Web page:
I bless the house, the garden,
I lie in green fields, in deep green moss,
at the roots of trees.

I exist, my heart,
my love, the tree of life
frames us. we cannot hide.

there are calamities,
there is the fire, heartbreak,
the game, the hereafter.
the here and now.
who am I? who sustains me?
what fire? what game?
I exist in the words that follow one another
into the future.
I have taken the name of the Lord in vain. I confess. I lied, I cheated. I killed.
I am five years old for God’s sake! I am confessing the sins of the future. I have no sins.
I receive absolution.

who could sustain us.
to the point of no return,
we are the people. the will.
the mishaps.
the fire.
by tomorrow’s account
we have already arrived.

where was I.
text forward, the oracle
we attempt to locate ourselves
in a field of vision.

the only sound is a knife
scraping away the swathe of prayers
we prayed, for all souls late to the feast.

is time a slit in the world,
an unbridled horse,
a river you cannot comprehend?
is time an invisible text
written into the earth
with a bone?

my love—yesterday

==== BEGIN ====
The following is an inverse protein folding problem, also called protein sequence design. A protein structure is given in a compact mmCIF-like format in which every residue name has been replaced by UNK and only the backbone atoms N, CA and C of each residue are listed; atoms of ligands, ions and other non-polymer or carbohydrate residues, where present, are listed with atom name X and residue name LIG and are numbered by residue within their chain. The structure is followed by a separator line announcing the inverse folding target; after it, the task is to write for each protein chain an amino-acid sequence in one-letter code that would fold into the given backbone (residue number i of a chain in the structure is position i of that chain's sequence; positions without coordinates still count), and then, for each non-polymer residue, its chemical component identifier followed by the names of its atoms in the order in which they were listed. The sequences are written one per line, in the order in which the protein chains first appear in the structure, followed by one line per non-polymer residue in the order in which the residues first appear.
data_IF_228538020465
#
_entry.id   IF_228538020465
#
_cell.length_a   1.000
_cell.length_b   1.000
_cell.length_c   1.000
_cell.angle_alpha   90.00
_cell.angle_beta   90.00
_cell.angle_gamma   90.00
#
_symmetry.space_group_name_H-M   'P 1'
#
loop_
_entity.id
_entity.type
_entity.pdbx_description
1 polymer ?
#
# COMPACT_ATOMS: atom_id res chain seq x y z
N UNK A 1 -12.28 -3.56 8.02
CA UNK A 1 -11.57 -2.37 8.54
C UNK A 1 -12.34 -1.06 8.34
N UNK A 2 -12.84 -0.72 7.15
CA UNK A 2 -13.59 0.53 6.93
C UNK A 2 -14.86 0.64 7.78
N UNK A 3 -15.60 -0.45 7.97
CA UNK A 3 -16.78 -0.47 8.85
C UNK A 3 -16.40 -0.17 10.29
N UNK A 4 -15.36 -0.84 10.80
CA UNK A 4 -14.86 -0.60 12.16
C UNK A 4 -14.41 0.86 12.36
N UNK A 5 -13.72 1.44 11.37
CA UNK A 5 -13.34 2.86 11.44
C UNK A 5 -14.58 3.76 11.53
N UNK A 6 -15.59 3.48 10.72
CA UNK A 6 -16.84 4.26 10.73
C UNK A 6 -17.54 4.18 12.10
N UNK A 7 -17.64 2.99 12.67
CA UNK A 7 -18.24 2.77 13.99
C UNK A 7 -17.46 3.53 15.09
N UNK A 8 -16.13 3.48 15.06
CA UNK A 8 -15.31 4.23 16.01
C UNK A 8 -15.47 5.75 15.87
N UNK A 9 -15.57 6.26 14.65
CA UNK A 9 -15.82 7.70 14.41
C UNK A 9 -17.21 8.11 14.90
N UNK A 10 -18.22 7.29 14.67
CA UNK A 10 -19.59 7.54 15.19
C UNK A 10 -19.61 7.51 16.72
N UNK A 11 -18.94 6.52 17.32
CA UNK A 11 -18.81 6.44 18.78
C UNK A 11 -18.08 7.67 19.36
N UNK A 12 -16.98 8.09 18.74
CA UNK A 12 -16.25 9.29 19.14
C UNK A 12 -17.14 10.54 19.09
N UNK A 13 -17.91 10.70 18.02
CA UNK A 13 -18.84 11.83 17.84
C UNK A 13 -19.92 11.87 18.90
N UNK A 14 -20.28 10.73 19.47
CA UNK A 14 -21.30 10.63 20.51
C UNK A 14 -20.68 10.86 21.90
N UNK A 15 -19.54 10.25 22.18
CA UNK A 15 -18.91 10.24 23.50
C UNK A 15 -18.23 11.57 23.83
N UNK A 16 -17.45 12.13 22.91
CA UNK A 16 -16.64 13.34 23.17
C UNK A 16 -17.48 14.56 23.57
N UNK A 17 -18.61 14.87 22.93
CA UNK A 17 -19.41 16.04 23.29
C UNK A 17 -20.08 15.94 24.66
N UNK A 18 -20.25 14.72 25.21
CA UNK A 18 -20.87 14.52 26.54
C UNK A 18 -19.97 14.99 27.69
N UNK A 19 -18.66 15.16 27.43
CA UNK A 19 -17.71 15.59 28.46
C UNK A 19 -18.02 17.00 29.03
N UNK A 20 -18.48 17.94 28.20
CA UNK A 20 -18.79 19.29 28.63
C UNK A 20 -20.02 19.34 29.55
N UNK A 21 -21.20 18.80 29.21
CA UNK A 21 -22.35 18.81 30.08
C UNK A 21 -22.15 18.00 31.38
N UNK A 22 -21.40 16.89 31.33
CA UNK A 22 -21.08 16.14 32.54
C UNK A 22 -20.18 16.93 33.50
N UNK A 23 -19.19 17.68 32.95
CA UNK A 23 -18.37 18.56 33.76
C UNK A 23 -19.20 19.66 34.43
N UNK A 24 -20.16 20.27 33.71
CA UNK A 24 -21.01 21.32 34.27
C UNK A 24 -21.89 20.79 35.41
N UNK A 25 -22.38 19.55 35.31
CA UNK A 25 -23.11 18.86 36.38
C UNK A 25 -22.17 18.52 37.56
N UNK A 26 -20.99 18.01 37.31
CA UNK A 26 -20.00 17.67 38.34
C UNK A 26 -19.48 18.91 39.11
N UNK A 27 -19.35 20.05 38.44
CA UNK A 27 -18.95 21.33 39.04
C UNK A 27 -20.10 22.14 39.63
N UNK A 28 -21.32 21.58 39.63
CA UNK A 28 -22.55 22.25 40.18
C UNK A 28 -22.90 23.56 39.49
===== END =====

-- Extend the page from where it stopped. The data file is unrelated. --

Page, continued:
I was afraid,
someone is spinning the prayer wheel
too near to my head. we are standing
on hallowed ground.
I am hanging from a tree in Iran.

death is time refusing to pass,
I have loved life well.
death you are merciless.
you are made of stone.

blood flows out from the wound in my heart,
spilling onto the ground.
my position is unbearable.
I lie under the tree that remembers.

our surprised God leans over the horizon of the brave new weeping world.
tender is love in its first flush.

my beloved is a word,
is a garden, a forest,
a cup of pure water.

what do you know?
what do you see?
all are martyrs,
has anyone heard?
we sleep under the tree that remembers.



The Ecstasy of St. Teresa

I have been exposed,
my desire to hold you has hastened my demise,
a saint who has lost her way,
a scrap of the holy host flicked out of the chalice by mistake,
a dream leaking into the world.

(all night I wear sackcloth, paint my face with ashes
offer prayers to appease God)

from the moment I rise until I return to my bed,
I search for you in the territories of the heart.

my soul is a naked drunk
leaning way out into the world
just for one glimpse of your face.

I am liquefied sun,
a shameless moth
in its ungodly hour,

a burnt offering among the flowers.


who has seen this ordeal of mine?
I am alone here,
everyone has gone.

I could tell you the secrets of the world by now.
I am wearing them across my breast bone.